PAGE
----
John Sullivan (1740-1795)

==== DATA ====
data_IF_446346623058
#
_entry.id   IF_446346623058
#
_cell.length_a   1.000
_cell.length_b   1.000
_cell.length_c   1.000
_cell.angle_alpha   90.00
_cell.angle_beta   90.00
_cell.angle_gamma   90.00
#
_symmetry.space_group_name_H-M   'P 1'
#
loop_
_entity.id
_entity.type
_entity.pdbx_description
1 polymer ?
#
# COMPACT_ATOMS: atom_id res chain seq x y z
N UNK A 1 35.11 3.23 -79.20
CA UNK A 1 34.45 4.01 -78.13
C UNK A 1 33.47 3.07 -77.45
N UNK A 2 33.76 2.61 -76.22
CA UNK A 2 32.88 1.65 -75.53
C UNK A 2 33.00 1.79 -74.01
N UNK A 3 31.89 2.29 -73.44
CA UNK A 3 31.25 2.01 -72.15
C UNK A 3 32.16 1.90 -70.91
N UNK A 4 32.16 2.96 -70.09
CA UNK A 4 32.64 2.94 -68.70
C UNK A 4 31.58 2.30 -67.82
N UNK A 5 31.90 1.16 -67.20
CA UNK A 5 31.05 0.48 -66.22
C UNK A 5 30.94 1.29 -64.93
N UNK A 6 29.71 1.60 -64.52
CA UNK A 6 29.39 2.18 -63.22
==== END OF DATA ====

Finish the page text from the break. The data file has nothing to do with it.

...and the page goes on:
The son of a schoolmaster, John Sullivan was born in Somersworth, New Hampshire, and at age 24 began a law practice in nearby Durham, where he earned a reputation for personal litigiousness that won him few friends but considerable wealth. Despite a close relationship with the royal governor, he joined the Patriot cause and upon the outbreak of the Revolution served as a brigadier at the siege of Boston. In his first independent command, he led an advance on Quebec but was turned back in a sharp action at Trois Rivieres. Later taken captive, he was involved in peace overtures between Admiral Howe and Congress, for which he was widely criticized. Rejoining the army late in 1776, he played a key role in the raids on Trenton and Princeton and served through the end of the war.